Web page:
Week 7 – Historical Documents: Which historical document in your possession are you happy to have? How did you acquire this item? What does it reveal about your ancestors? This challenge runs from Sunday, February 12, 2012 through Saturday, February 18, 2012 was created by Amy Coffin.
When my grandmother, Marion Evans Dakin died in 1974, we were cleaning out her house and one of the things I found in her desk was a packet of letters all tied together. They were addressed to Eric Helsten. Eric immigrated to the US in 1845 and died in 1903. These are the letters he received over those years. I wrote about them in last week's "52 Weeks" post, A Surprise Gift of an Old Ring.
This packet of letters is the discovery that keeps on giving -- a nice re-discovery. When I first read them, I knew nothing about Eric's family. Over the years, more pieces of the Hellsten/Helsten family story has become revealed through researching the family and having more letters translated. Also, now as I reread the letters, I know so much more so pieces of the stories are coming together in interesting ways.
As I research details and put the pieces together with the information found in the letters, each of Eric's dozen siblings and his mother have taken on personalities. There are children, nieces and nephews you'd be proud of and then there's the family soap opera. There are the siblings who did well financially, and those who ended up in bankruptcy. There were no phone calls, locally or internationally in the 1800s; no airmail to speed the letters across the Atlantic. So the letters were everything that Eric knew about what was happening back home. Clearly his siblings loved letters from Eric and shared any news with each other.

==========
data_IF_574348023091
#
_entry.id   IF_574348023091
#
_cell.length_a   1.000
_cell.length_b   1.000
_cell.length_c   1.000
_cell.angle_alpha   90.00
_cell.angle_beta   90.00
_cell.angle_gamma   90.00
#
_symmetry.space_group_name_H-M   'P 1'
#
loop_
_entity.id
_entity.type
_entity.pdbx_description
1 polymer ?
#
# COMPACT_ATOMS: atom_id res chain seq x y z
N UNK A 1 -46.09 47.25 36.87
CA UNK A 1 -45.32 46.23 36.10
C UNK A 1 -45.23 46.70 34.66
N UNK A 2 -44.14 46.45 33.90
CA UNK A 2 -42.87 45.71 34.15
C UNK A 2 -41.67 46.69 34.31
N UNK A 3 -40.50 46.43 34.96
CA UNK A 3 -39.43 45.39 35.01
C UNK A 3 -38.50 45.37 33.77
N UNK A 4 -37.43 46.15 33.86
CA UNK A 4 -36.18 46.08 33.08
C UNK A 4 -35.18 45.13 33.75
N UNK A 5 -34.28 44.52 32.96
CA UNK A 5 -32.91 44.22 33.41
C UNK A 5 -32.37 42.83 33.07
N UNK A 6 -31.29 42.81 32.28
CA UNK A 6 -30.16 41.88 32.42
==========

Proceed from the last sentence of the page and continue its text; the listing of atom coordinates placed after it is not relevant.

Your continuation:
These are a treasure chest of information. What I lack are Eric's replies. I can guess at some of what he wrote when someone's letter starts by telling him the date that his letter(s) arrived or thanking him for a gold coin he sent. If I were to find a living descendant of one of his siblings, maybe some of Eric's letters would be found. However, I did correspond with a grandchild of one of Eric's brothers; she didn't have any letters and was thrilled to copies of the letters her grandfather wrote long before she was born. She passed away in 1990 and I don't have any other known living relatives in Sweden now.
Here is the URL for this post.
©2012, Erica Dakin Voolich